Statistics reveal that approximately one in three families in the United Kingdom are now “blended”, i.e. they have a combination of parents, new parents and children from different relationships.  Blended families can create complex financial planning issues as a result of a person’s wealth not passing to its intended recipient in the event of a family member’s death.

In Higgins V Morgan [2021] the court had to consider whether provision should be made from the deceased’s estate for his stepson. The deceased had died intestate. Under the statutory intestacy rules the deceased’s estate would pass to his six surviving cousins and the estate of a deceased cousin, the intestacy rules making no provision for the stepson.

The stepson asserted that the deceased had told him a will had been made that provided for him and his sister, both of whom had been treated by the deceased as his children. Indeed, they had continued to live with the deceased when their mother vacated the property six years after she had married the deceased.

The stepson’s claim was calculated on the basis of his financial needs to meet an income deficit for ten years, to pay his debts and to provide him with a contingency fund. The estate was worth less than £200,000.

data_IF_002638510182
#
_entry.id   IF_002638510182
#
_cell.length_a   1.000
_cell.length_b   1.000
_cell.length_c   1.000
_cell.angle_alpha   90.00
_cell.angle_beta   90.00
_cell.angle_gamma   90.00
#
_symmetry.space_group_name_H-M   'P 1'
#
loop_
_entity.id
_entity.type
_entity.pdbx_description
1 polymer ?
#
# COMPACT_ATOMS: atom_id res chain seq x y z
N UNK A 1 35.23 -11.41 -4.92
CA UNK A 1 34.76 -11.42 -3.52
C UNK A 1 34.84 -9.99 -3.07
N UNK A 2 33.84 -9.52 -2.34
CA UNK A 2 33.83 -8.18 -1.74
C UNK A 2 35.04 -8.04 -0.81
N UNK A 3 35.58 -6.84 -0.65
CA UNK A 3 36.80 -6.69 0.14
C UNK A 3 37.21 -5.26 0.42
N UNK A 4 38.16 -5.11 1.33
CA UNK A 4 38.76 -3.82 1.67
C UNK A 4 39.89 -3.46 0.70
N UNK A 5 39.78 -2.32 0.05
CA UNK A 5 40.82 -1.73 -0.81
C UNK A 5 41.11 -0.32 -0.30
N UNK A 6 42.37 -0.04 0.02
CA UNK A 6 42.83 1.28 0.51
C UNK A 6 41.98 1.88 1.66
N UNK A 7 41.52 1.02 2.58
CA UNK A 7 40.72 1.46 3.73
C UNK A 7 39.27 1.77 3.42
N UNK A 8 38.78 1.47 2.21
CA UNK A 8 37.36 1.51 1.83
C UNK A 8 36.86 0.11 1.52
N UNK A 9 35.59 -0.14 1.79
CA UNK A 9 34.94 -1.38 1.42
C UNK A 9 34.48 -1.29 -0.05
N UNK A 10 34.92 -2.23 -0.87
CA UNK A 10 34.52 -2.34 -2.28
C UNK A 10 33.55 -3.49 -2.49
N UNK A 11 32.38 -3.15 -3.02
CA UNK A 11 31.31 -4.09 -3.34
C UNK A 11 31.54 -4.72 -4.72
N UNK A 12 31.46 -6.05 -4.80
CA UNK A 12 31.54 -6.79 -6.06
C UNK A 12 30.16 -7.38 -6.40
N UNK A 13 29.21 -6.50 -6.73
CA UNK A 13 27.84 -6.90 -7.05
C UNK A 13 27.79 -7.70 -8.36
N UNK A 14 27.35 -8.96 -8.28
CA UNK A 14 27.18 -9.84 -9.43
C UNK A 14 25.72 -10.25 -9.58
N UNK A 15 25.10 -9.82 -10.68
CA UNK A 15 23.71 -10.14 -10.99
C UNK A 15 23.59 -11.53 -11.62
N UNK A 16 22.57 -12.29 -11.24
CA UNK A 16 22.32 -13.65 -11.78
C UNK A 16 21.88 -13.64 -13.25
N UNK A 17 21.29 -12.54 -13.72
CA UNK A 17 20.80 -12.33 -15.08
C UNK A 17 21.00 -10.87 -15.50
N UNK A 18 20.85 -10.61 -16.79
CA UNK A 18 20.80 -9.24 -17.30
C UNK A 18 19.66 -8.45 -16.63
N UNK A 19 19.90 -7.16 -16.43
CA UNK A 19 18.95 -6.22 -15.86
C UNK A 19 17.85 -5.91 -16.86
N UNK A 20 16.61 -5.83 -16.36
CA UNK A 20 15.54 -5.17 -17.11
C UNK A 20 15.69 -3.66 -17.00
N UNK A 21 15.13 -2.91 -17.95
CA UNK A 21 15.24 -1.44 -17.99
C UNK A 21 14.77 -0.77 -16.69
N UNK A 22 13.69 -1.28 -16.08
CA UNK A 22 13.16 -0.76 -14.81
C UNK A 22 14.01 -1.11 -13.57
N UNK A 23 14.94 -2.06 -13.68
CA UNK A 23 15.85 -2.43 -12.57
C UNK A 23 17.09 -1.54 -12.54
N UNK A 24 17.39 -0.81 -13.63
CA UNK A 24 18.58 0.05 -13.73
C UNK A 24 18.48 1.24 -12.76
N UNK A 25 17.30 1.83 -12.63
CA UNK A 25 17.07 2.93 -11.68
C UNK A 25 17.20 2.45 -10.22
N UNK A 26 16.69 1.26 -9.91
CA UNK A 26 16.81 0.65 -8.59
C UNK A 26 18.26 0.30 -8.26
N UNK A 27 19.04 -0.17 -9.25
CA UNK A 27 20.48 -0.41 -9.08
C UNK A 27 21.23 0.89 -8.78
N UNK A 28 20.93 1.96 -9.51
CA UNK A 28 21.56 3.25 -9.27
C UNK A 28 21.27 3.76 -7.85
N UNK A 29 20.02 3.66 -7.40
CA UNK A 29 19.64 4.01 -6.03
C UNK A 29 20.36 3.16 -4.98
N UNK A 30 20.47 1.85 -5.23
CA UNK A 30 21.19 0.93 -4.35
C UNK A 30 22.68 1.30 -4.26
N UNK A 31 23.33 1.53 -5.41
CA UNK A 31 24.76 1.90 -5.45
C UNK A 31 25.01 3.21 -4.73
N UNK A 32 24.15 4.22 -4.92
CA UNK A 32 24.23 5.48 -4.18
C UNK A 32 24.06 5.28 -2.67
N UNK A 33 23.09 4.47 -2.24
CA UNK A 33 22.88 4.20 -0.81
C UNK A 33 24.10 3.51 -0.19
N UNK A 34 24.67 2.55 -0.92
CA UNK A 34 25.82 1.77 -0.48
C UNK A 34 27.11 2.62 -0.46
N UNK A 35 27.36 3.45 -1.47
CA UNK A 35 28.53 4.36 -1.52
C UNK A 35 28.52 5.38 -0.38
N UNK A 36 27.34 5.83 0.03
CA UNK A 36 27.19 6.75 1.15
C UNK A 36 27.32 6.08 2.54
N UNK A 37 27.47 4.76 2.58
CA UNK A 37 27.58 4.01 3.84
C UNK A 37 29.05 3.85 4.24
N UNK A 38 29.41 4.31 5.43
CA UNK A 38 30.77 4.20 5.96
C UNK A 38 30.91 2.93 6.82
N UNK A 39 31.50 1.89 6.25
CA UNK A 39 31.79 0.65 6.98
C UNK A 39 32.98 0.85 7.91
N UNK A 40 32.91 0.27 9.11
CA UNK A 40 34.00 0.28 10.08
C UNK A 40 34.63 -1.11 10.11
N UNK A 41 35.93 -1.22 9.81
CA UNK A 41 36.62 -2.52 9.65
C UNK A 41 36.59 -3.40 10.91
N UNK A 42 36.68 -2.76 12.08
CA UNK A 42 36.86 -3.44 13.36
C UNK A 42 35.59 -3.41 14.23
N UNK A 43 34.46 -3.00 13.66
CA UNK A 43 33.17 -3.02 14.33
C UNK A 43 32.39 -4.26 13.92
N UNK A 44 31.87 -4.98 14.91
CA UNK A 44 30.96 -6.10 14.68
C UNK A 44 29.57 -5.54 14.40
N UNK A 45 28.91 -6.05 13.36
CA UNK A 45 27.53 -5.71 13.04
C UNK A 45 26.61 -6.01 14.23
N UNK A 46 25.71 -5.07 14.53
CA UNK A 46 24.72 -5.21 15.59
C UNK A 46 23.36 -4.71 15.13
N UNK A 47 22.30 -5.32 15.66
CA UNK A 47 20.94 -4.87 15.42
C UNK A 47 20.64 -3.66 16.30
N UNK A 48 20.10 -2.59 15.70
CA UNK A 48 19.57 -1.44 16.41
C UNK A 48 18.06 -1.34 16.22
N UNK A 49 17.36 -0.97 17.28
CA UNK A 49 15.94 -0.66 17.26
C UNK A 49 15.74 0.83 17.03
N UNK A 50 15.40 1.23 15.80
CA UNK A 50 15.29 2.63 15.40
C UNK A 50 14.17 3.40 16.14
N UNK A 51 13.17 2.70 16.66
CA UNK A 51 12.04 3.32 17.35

Taking account of the close relationship between the deceased and the stepson and the lack of such a similar relationship with the cousins who defended the claim, the court made an award in the stepson’s favour.



These cases serve as a useful reminder that whilst testators are free to leave their estates to whomever they wish, this freedom must be balanced against avoiding injustice to those who have clear financial needs which have not been met by the terms of the deceased’s will or the statutory provisions of the intestacy rules in the event there is no will.

The above are just a few examples of cases of successful claims under the Act, but they are not intended to be a complete list of cases in respect of all potential applicants who may be entitled to bring a claim under the Act.  If you think that you may have grounds to bring such a claim or, alternatively, wish to defend such a claim and would like to receive advice in relation to the same then please contact Ally Tow in our firm’s Dispute Resolution team by phone on 07894 512 991 or by email at [email protected]

Consistent with our policy when giving comment and advice on a non-specific basis, we cannot assume legal responsibility for the accuracy of any particular statement. In the case of specific problems we recommend that professional advice be sought.

Get in touch

If you have any questions relating to this article or have any legal disputes you would like to discuss, please contact the Dispute Resolution team on

[email protected]